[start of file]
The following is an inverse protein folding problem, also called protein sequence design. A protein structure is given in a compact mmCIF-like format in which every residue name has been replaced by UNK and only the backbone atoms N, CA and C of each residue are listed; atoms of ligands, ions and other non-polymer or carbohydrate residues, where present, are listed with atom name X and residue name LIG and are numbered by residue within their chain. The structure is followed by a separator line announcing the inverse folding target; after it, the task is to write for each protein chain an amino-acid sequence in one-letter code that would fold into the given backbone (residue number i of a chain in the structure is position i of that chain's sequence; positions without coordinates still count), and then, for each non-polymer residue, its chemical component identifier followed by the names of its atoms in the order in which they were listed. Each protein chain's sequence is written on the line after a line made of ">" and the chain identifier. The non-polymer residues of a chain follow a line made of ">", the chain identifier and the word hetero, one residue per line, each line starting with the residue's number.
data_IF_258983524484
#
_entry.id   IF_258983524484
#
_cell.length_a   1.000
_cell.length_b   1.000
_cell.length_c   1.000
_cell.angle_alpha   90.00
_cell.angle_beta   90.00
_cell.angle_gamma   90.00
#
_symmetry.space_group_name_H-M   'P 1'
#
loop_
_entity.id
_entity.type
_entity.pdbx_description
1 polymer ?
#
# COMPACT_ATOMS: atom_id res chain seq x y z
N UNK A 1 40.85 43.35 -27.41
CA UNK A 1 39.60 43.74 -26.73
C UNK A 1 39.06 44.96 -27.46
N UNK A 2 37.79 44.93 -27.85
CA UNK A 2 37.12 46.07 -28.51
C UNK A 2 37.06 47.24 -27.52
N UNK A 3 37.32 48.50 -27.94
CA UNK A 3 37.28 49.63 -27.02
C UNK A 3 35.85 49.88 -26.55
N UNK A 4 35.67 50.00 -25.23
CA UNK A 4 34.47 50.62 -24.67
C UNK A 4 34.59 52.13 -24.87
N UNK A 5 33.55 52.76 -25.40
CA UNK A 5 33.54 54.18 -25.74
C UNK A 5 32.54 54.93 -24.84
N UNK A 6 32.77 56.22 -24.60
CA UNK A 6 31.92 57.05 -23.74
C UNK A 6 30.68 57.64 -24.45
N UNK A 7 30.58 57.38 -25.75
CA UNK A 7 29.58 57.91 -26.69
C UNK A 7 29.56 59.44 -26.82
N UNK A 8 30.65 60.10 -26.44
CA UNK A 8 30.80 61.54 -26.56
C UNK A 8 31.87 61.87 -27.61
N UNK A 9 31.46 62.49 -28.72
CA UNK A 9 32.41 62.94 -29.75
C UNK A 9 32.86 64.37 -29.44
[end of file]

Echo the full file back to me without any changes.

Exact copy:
The following is an inverse protein folding problem, also called protein sequence design. A protein structure is given in a compact mmCIF-like format in which every residue name has been replaced by UNK and only the backbone atoms N, CA and C of each residue are listed; atoms of ligands, ions and other non-polymer or carbohydrate residues, where present, are listed with atom name X and residue name LIG and are numbered by residue within their chain. The structure is followed by a separator line announcing the inverse folding target; after it, the task is to write for each protein chain an amino-acid sequence in one-letter code that would fold into the given backbone (residue number i of a chain in the structure is position i of that chain's sequence; positions without coordinates still count), and then, for each non-polymer residue, its chemical component identifier followed by the names of its atoms in the order in which they were listed. Each protein chain's sequence is written on the line after a line made of ">" and the chain identifier. The non-polymer residues of a chain follow a line made of ">", the chain identifier and the word hetero, one residue per line, each line starting with the residue's number.
data_IF_258983524484
#
_entry.id   IF_258983524484
#
_cell.length_a   1.000
_cell.length_b   1.000
_cell.length_c   1.000
_cell.angle_alpha   90.00
_cell.angle_beta   90.00
_cell.angle_gamma   90.00
#
_symmetry.space_group_name_H-M   'P 1'
#
loop_
_entity.id
_entity.type
_entity.pdbx_description
1 polymer ?
#
# COMPACT_ATOMS: atom_id res chain seq x y z
N UNK A 1 40.85 43.35 -27.41
CA UNK A 1 39.60 43.74 -26.73
C UNK A 1 39.06 44.96 -27.46
N UNK A 2 37.79 44.93 -27.85
CA UNK A 2 37.12 46.07 -28.51
C UNK A 2 37.06 47.24 -27.52
N UNK A 3 37.32 48.50 -27.94
CA UNK A 3 37.28 49.63 -27.02
C UNK A 3 35.85 49.88 -26.55
N UNK A 4 35.67 50.00 -25.23
CA UNK A 4 34.47 50.62 -24.67
C UNK A 4 34.59 52.13 -24.87
N UNK A 5 33.55 52.76 -25.40
CA UNK A 5 33.54 54.18 -25.74
C UNK A 5 32.54 54.93 -24.84
N UNK A 6 32.77 56.22 -24.60
CA UNK A 6 31.92 57.05 -23.74
C UNK A 6 30.68 57.64 -24.45
N UNK A 7 30.58 57.38 -25.75
CA UNK A 7 29.58 57.91 -26.69
C UNK A 7 29.56 59.44 -26.82
N UNK A 8 30.65 60.10 -26.44
CA UNK A 8 30.80 61.54 -26.56
C UNK A 8 31.87 61.87 -27.61
N UNK A 9 31.46 62.49 -28.72
CA UNK A 9 32.41 62.94 -29.75
C UNK A 9 32.86 64.37 -29.44